Evidence-based conservation for migratory shorebirds

Millions of migratory shorebirds visit Australia each year from their breeding grounds in the Arctic. But these amazing travellers are declining extremely rapidly, according to research at UQ in collaboration with community groups that monitor the birds. For example, the eastern curlew has declined by 80% in 30 years. Using the UQ work, the Australian Government, recently listed seven species of migratory shorebird as nationally threatened, significantly adding to the protections for these declining species and influencing development decisions around the nation.

UQ research showed the birds are declining mainly because their migration pathway takes them through the highly degraded Yellow Sea of East Asia, where the birds stop to feed and rest. We are working with Queensland state government, the Burnett Mary Regional Group and four councils in Moreton Bay to implement evidence-based conservation. Internationally, the East Asian-Australasian Flyway Partnership is using the research to inform conservation action plans for the eastern curlew, and also to plan conservation actions with 22 governments around the migratory flyway.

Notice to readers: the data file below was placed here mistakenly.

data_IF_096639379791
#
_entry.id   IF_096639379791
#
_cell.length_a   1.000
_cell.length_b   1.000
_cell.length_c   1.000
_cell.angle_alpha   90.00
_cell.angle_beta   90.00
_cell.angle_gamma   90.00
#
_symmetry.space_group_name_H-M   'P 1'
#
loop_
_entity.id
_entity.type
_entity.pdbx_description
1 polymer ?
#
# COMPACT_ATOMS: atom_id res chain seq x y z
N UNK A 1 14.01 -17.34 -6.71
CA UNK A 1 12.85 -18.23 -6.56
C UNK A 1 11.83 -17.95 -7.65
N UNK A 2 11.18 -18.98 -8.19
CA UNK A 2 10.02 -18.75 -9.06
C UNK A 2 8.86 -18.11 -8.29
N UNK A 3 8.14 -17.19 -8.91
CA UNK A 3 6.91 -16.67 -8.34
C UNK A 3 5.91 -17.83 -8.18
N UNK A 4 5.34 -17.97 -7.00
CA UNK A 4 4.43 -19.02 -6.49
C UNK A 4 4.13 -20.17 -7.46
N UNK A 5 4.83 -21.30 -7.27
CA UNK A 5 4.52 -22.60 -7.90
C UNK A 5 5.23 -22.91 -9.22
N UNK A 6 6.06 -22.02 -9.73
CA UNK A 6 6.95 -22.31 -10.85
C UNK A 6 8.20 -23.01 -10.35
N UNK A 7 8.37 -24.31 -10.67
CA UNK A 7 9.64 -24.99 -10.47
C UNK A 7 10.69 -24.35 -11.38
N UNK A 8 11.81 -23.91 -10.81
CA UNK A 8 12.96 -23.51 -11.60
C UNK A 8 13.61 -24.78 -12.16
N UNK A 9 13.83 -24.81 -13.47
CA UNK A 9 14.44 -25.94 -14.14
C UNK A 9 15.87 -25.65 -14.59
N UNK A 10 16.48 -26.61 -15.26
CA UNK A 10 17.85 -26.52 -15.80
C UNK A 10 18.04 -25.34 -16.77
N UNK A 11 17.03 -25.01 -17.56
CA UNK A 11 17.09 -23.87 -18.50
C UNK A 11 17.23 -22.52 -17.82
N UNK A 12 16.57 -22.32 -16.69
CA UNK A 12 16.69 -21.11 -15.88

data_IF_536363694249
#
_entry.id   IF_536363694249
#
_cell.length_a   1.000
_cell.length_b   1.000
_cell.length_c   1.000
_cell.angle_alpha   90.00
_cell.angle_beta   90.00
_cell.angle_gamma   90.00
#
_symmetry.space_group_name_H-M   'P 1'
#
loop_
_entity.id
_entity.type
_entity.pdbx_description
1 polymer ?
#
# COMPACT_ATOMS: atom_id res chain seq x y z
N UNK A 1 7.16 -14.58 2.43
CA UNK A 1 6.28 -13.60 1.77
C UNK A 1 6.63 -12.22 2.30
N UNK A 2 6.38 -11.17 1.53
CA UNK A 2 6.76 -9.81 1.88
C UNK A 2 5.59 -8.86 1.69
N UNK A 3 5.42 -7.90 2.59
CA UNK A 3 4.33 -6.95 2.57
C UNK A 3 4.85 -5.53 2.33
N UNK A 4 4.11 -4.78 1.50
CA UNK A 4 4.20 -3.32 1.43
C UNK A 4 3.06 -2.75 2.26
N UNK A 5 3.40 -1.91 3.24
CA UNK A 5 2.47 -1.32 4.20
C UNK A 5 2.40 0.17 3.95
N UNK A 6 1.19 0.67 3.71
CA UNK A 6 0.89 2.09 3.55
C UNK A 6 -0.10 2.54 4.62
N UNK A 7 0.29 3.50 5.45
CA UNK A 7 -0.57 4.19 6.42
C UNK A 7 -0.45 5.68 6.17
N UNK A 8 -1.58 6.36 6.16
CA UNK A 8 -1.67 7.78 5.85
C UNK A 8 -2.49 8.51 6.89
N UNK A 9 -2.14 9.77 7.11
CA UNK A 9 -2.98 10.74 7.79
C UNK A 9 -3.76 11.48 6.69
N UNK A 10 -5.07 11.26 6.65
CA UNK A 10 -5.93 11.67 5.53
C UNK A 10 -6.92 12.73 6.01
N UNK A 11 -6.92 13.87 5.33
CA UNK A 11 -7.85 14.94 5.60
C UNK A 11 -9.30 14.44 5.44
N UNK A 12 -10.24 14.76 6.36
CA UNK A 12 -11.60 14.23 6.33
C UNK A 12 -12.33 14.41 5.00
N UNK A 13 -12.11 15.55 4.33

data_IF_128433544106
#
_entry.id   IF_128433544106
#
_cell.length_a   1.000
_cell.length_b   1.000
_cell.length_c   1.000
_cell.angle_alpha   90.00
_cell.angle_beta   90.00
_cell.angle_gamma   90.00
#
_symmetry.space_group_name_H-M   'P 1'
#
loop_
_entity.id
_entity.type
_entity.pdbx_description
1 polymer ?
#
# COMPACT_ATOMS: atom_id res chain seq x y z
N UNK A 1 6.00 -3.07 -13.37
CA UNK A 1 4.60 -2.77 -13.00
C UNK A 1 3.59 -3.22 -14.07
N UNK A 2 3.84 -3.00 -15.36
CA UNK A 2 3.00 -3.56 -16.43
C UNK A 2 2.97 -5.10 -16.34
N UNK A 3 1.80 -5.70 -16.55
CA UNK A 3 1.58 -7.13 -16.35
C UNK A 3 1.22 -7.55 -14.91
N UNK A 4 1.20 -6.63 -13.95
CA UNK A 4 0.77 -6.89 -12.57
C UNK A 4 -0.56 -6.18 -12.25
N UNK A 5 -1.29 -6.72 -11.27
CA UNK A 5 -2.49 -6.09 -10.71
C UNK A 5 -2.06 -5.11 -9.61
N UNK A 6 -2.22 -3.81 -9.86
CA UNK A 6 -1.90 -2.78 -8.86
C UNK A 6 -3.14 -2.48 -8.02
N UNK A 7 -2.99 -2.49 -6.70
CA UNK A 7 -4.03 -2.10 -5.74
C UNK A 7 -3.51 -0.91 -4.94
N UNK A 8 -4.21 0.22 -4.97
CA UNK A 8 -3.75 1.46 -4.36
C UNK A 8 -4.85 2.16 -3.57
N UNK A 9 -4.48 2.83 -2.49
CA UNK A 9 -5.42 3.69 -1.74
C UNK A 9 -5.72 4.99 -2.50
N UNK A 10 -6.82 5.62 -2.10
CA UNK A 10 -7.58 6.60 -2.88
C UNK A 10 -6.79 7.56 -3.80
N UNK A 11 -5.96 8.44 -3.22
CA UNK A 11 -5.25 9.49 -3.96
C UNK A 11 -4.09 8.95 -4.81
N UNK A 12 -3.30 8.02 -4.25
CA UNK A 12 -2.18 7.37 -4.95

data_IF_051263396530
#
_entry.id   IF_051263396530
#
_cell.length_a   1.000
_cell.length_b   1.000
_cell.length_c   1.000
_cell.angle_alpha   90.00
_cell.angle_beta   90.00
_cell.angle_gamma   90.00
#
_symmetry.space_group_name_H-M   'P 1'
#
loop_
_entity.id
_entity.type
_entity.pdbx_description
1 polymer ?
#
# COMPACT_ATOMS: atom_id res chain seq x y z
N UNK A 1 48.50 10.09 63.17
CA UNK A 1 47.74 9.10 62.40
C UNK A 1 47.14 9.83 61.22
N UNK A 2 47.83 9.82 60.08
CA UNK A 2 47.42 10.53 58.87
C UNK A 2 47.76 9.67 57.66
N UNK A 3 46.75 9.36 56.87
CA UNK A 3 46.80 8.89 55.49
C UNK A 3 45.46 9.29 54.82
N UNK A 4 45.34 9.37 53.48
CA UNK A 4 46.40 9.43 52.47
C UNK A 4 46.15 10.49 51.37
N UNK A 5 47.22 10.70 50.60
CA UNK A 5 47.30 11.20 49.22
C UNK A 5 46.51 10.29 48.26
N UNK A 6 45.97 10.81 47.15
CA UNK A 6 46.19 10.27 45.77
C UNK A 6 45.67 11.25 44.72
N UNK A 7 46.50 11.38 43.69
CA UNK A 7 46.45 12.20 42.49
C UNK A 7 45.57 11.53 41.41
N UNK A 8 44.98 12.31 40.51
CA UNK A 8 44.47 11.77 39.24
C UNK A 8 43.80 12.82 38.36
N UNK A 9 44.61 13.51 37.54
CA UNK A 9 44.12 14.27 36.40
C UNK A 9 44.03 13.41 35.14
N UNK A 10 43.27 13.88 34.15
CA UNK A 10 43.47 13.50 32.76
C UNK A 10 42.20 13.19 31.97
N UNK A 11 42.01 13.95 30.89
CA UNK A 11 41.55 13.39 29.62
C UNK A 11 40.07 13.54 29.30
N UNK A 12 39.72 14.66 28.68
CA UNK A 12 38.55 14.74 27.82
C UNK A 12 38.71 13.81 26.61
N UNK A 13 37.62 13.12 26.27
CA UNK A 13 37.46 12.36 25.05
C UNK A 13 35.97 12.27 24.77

Our work on migratory species is influencing national policy. In April 2016 Commonwealth Environment Minister Greg Hunt launched a migratory shorebird conservation plan, that begins to implement some of our lab’s research, along with that of others, on this issue over the past five years. Crucially, Minister Hunt also announced that Gregory Andrews, the Threatened Species Commissioner, had been appointed as a special emissary to East Asia to work with China and Korea to protect our migratory birds when they leave our shores, something that our science has shown is crucially necessary. We have been invited by the Commonwealth Government to brief them on these topics as they continue high level discussions with China and Korea on migratory species conservation.

Project members

Associate Professor Richard Fuller

Associate Professor Richard Fuller

ARC Future Fellow
School of Biological Sciences